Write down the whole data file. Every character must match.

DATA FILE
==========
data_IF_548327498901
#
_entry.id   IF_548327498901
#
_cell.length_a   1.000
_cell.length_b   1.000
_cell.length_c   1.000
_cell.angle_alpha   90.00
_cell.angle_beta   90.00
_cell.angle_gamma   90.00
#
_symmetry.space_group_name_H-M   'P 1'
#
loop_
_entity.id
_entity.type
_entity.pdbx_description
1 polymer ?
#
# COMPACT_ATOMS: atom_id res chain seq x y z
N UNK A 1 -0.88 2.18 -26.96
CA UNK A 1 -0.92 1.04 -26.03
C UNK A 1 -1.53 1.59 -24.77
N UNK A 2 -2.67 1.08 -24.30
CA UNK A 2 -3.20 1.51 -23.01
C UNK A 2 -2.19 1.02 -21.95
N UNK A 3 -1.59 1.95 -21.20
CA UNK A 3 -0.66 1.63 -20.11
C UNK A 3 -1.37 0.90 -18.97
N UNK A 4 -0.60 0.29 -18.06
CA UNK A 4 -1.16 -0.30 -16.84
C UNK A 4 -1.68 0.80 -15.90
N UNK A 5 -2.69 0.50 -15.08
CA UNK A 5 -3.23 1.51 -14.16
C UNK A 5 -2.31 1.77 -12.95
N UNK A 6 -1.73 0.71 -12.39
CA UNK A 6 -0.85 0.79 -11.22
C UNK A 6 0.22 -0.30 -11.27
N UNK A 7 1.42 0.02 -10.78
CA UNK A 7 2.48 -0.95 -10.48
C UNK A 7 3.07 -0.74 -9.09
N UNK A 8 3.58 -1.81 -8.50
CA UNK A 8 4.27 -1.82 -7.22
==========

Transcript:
data_IF_548327498901
#
_entry.id   IF_548327498901
#
_cell.length_a   1.000
_cell.length_b   1.000
_cell.length_c   1.000
_cell.angle_alpha   90.00
_cell.angle_beta   90.00
_cell.angle_gamma   90.00
#
_symmetry.space_group_name_H-M   'P 1'
#
loop_
_entity.id
_entity.type
_entity.pdbx_description
1 polymer ?
#
# COMPACT_ATOMS: atom_id res chain seq x y z
N UNK A 1 -0.88 2.18 -26.96
CA UNK A 1 -0.92 1.04 -26.03
C UNK A 1 -1.53 1.59 -24.77
N UNK A 2 -2.67 1.08 -24.30
CA UNK A 2 -3.20 1.51 -23.01
C UNK A 2 -2.19 1.02 -21.95
N UNK A 3 -1.59 1.95 -21.20
CA UNK A 3 -0.66 1.63 -20.11
C UNK A 3 -1.37 0.90 -18.97
N UNK A 4 -0.60 0.29 -18.06
CA UNK A 4 -1.16 -0.30 -16.84
C UNK A 4 -1.68 0.80 -15.90
N UNK A 5 -2.69 0.50 -15.08
CA UNK A 5 -3.23 1.51 -14.16
C UNK A 5 -2.31 1.77 -12.95
N UNK A 6 -1.73 0.71 -12.39
CA UNK A 6 -0.85 0.79 -11.22
C UNK A 6 0.22 -0.30 -11.27
N UNK A 7 1.42 0.02 -10.78
CA UNK A 7 2.48 -0.95 -10.48
C UNK A 7 3.07 -0.74 -9.09
N UNK A 8 3.58 -1.81 -8.50
CA UNK A 8 4.27 -1.82 -7.22